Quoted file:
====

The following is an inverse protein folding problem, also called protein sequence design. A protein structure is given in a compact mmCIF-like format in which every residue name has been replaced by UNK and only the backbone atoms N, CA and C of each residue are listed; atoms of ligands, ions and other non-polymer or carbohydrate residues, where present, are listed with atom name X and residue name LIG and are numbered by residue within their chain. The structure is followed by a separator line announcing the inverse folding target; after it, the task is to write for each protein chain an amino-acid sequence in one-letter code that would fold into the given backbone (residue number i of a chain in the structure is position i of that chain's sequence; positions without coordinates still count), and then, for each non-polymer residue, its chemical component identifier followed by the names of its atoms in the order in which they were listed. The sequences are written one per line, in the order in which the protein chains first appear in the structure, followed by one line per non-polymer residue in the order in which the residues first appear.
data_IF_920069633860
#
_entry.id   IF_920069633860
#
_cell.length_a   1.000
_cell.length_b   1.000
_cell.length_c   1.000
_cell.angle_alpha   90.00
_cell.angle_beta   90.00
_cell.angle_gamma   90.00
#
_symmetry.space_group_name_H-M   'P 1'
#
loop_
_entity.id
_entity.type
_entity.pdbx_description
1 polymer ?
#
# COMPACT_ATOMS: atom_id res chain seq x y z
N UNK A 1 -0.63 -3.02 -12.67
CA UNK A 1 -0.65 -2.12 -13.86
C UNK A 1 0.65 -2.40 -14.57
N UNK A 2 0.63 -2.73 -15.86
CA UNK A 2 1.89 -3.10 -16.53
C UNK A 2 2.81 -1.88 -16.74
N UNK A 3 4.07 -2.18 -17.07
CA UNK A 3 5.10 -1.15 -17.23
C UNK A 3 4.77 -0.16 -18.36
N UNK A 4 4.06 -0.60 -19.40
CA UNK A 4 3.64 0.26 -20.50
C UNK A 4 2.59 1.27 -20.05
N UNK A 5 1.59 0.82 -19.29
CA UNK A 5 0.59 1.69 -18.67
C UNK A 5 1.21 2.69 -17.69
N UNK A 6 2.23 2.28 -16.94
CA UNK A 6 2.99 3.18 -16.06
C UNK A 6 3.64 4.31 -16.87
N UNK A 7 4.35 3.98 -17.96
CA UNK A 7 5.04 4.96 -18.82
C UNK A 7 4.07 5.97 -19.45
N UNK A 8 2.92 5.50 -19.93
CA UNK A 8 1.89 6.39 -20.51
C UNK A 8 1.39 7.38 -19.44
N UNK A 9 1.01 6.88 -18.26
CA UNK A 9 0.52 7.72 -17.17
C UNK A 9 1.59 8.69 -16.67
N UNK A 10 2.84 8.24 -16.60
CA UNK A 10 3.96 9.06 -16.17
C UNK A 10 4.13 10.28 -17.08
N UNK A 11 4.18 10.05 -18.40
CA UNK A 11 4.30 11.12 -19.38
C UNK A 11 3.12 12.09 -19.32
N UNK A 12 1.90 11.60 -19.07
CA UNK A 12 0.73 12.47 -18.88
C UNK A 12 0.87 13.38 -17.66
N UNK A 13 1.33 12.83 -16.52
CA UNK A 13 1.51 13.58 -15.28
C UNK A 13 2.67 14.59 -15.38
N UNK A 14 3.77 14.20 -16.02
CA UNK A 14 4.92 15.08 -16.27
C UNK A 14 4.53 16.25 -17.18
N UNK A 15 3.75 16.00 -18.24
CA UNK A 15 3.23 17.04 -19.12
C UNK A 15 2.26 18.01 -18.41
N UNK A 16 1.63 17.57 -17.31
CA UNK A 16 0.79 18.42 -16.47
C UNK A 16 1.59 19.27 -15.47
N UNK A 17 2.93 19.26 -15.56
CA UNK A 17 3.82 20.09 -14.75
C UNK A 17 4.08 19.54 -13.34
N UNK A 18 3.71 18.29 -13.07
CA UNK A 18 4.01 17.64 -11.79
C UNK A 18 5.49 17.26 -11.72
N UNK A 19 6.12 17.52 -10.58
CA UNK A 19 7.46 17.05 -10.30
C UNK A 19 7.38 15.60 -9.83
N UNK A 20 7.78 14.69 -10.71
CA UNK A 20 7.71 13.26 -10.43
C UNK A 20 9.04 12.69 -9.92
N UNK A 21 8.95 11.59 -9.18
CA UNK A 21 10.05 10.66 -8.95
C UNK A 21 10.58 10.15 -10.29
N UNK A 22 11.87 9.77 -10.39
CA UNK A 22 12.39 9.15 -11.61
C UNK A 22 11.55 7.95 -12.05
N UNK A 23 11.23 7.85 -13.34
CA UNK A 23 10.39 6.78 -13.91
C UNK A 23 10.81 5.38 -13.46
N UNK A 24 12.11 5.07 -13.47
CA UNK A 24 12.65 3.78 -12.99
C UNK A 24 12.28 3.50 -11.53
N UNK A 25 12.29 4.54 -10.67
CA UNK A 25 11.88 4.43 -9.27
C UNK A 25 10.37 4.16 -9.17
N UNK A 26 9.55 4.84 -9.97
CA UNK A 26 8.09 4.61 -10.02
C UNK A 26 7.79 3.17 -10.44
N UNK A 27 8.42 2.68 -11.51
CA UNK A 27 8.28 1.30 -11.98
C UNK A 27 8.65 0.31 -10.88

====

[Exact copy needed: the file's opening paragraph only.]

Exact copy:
The following is an inverse protein folding problem, also called protein sequence design. A protein structure is given in a compact mmCIF-like format in which every residue name has been replaced by UNK and only the backbone atoms N, CA and C of each residue are listed; atoms of ligands, ions and other non-polymer or carbohydrate residues, where present, are listed with atom name X and residue name LIG and are numbered by residue within their chain. The structure is followed by a separator line announcing the inverse folding target; after it, the task is to write for each protein chain an amino-acid sequence in one-letter code that would fold into the given backbone (residue number i of a chain in the structure is position i of that chain's sequence; positions without coordinates still count), and then, for each non-polymer residue, its chemical component identifier followed by the names of its atoms in the order in which they were listed. The sequences are written one per line, in the order in which the protein chains first appear in the structure, followed by one line per non-polymer residue in the order in which the residues first appear.